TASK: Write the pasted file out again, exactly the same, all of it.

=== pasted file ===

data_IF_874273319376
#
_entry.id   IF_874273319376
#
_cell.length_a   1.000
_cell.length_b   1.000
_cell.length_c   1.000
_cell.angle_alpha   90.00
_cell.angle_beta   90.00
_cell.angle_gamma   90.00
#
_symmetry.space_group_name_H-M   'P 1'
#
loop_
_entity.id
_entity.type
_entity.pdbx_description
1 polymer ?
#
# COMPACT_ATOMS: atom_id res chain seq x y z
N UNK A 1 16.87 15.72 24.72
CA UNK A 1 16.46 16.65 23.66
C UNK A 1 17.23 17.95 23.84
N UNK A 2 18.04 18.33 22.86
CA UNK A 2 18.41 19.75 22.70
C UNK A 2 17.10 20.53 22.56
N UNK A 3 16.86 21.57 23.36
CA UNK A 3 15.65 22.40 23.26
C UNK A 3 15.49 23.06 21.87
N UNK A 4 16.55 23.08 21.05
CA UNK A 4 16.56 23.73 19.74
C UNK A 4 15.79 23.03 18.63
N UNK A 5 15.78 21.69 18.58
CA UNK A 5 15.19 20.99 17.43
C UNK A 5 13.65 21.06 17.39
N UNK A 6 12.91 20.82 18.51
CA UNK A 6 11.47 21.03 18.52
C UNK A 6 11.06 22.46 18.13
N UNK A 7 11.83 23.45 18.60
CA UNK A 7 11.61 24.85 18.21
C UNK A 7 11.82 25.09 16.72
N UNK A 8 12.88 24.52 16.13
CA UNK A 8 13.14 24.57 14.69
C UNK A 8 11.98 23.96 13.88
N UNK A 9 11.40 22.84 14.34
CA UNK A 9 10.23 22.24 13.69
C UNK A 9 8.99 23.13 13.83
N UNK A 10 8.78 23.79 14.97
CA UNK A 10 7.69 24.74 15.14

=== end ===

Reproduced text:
data_IF_874273319376
#
_entry.id   IF_874273319376
#
_cell.length_a   1.000
_cell.length_b   1.000
_cell.length_c   1.000
_cell.angle_alpha   90.00
_cell.angle_beta   90.00
_cell.angle_gamma   90.00
#
_symmetry.space_group_name_H-M   'P 1'
#
loop_
_entity.id
_entity.type
_entity.pdbx_description
1 polymer ?
#
# COMPACT_ATOMS: atom_id res chain seq x y z
N UNK A 1 16.87 15.72 24.72
CA UNK A 1 16.46 16.65 23.66
C UNK A 1 17.23 17.95 23.84
N UNK A 2 18.04 18.33 22.86
CA UNK A 2 18.41 19.75 22.70
C UNK A 2 17.10 20.53 22.56
N UNK A 3 16.86 21.57 23.36
CA UNK A 3 15.65 22.40 23.26
C UNK A 3 15.49 23.06 21.87
N UNK A 4 16.55 23.08 21.05
CA UNK A 4 16.56 23.73 19.74
C UNK A 4 15.79 23.03 18.63
N UNK A 5 15.78 21.69 18.58
CA UNK A 5 15.19 20.99 17.43
C UNK A 5 13.65 21.06 17.39
N UNK A 6 12.91 20.82 18.51
CA UNK A 6 11.47 21.03 18.52
C UNK A 6 11.06 22.46 18.13
N UNK A 7 11.83 23.45 18.60
CA UNK A 7 11.61 24.85 18.21
C UNK A 7 11.82 25.09 16.72
N UNK A 8 12.88 24.52 16.13
CA UNK A 8 13.14 24.57 14.69
C UNK A 8 11.98 23.96 13.88
N UNK A 9 11.40 22.84 14.34
CA UNK A 9 10.23 22.24 13.69
C UNK A 9 8.99 23.13 13.83
N UNK A 10 8.78 23.79 14.97
CA UNK A 10 7.69 24.74 15.14